As any real estate professional will tell you, properties can’t sell themselves, no matter how spectacular they may be. But thanks to a new service conceived by an enterprising agent at Douglas Elliman, you might say that they are starting to speak for themselves.
Inspired by the recent release of the artificial-intelligence-powered text generator ChatGPT, Dennis Saglam, an agent based in Elliman’s Sag Harbor, NY, office, has launched Listingcopy.ai, a software platform that uses AI to instantly generate descriptions of properties for marketing and advertising.
By entering all the features, attributes and details of a listed property into the software system, an agent can produce in mere seconds the kind of text description that might otherwise require lengthy and laborious wordsmithing—an all-too common pain point for real estate professionals that Saglam knows all-too well.
“I hated writing the descriptions,” he said in an interview. “I’m not a writer, I have a million things going on in my head—it’s just not what I like to do.”
For agents who feel the burn of balancing their marketing efforts with the core work of client service and relationship building, Listingcopy.ai promises to provide real relief from the relentless demand for content creation and social media engagement.
“Every minute you can save here and there makes an impact,” Saglam said. “When you’re a one-man-show, doing your marketing, your back-end accounting stuff—there’s a lot that goes into it. So, automating your listing descriptions can free up time to focus on other things, whether it’s serving your client or doing lead generation.”
A Long Island native who began his real estate career in 2016, when he joined Elliman after working as a sales manager for LA Fitness, Saglam is also a tech-savvy digital native who sees AI as a new tool that agents can learn to weave into their work, just as they’ve done with social media over the past 15 years. When ChatGPT became publicly available in late 2022, he immediately began to experiment with prompting it to generate marketing copy but found the program lacked the particular “knowledge” of real estate needed to produce a compelling listing description.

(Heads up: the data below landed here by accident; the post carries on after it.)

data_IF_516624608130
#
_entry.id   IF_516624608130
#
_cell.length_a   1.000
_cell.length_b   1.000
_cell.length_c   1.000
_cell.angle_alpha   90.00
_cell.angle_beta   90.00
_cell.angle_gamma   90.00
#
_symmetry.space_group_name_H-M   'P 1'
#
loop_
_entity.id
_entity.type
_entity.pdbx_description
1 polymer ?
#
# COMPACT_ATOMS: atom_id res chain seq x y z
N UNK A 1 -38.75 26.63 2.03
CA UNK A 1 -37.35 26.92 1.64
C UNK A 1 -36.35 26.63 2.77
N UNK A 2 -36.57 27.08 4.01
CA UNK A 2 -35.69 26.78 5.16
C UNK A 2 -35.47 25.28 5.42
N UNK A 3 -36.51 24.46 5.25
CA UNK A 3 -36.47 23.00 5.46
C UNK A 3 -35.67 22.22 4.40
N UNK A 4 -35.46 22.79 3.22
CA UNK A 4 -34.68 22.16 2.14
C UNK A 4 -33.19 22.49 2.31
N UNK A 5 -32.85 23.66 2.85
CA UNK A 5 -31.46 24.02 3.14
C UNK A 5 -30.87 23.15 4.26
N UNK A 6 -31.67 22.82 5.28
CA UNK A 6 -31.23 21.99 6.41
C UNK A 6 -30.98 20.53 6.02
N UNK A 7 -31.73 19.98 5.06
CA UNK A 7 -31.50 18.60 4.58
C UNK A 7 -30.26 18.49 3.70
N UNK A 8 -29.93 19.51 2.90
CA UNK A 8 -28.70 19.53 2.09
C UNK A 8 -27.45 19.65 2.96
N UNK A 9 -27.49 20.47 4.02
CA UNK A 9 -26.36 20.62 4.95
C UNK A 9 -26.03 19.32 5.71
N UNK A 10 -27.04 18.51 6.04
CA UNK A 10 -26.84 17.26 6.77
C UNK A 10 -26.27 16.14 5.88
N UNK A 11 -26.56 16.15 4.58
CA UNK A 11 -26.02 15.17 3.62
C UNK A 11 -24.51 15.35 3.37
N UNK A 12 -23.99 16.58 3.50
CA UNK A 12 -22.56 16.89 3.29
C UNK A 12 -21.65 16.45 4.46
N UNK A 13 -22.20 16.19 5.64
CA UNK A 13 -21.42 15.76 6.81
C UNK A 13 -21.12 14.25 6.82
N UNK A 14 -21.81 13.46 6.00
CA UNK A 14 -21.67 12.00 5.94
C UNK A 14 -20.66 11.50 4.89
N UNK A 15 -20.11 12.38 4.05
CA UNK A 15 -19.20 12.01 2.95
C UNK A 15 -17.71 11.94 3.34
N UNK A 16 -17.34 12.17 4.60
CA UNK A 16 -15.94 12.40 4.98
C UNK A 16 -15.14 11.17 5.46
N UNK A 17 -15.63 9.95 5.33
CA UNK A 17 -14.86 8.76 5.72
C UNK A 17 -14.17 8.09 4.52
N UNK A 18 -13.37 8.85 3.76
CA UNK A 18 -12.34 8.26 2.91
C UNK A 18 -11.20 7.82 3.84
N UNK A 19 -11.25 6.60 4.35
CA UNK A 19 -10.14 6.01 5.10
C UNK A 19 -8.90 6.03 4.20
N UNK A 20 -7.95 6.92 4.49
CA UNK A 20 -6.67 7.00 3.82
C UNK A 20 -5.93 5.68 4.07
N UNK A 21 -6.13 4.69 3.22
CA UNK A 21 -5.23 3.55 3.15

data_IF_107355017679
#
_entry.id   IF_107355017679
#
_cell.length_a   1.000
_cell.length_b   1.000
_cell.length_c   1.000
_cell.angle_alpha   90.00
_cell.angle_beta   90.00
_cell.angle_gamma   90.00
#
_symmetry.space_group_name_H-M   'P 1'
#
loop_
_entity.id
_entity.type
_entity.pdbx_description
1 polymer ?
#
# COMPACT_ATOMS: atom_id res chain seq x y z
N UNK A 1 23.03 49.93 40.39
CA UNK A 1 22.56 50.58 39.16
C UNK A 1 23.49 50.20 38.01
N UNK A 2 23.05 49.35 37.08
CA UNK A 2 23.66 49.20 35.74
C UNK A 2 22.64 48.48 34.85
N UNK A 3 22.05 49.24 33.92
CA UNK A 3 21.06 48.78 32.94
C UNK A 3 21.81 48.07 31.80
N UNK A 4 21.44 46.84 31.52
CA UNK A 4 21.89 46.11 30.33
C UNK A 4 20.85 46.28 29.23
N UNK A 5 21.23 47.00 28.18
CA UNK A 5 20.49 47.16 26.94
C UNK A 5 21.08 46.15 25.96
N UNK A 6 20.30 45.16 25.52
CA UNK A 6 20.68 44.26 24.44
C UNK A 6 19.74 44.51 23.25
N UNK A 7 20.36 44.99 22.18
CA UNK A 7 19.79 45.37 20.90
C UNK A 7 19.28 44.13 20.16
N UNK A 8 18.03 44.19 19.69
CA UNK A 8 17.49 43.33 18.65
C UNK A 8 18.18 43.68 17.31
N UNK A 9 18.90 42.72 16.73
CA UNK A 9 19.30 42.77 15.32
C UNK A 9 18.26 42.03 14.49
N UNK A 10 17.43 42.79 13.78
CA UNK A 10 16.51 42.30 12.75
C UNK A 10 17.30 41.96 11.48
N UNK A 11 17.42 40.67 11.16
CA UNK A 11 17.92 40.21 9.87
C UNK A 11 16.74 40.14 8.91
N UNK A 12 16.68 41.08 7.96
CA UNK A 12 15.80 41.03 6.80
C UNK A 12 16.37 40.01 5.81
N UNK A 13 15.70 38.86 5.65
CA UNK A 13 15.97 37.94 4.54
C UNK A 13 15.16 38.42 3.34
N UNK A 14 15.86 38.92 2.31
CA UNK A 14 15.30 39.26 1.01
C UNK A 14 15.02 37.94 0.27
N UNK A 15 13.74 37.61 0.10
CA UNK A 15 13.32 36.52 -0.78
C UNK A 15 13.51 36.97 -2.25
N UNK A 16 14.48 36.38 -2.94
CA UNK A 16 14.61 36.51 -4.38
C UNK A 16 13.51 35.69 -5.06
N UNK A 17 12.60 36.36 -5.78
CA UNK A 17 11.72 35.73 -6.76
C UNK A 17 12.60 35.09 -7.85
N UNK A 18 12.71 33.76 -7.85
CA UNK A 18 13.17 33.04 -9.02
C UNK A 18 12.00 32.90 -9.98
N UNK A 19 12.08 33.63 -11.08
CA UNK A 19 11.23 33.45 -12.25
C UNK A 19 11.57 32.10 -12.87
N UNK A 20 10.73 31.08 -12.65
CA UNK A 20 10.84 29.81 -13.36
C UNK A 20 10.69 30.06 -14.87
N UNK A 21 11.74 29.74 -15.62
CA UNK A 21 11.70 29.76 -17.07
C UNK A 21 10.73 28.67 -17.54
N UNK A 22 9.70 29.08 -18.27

So, in mid-December, he partnered with a machine-learning specialist who also happened to be a full-stack developer. With minimal bootstrap investment and just two months of near round-the-clock work, Saglam and his partner (with the help of several contractors) built a viable product and launched Listingcopy.ai on February 17.
Since then, he says, through a combination of “guerilla marketing” to industry friends, his very first TikTok video (now north of 13,600 views) and word of mouth, the platform has averaged some 15 sign-ups per day—including from subscribers outside the U.S.
“I’ve had people reach out to me saying, ‘This is amazing!’ and how we could integrate it into the local MLS,” he said. “I’m excited about it! I think it’s a real game changer, and this is where the future is going.”
Having initially trained the program by feeding it thousands of sample listing descriptions, Saglam and his team are continuing to finetune, improve the output and enable agents to “utilize its full power” with better guidance on how to prompt it.
“You have to know what to say to it, how to ask the questions—there’s an art to it,” he said, noting that he had just used it to generate the copy for a new listing in Southampton.
Now, after meeting earlier this month with members of Douglas Elliman’s corporate technology team, Saglam and Listingcopy.ai have the brokerage’s blessing and support.
“I wanted to make sure I wasn’t stepping on any toes or conflicting with the brand in any way,” Saglam said. “But Elliman is a very forward-thinking brand, so I think it’s a win-win.”
While he is excited about the potential for Listingcopy.ai to enable agents to market their listings more efficiently, Saglam is confident that the clients will be the ultimate beneficiaries.
“Clients expect us to be up to speed on what’s happening in technology,” he said. “It’s important to stay ahead of the curve and do the right thing by them.”
As for concerns among writers and other creatives that AI content creation will make them obsolete, Saglam says copywriters and wordsmiths will still be in demand to ensure the auto-generated words ring true.
“People connect with the properties through the story you tell,” he said. “The pictures catch the attention, and if they swipe, they’ll go down and read the description. If you can sell the lifestyle that property brings, then you’re going to get the phone call.”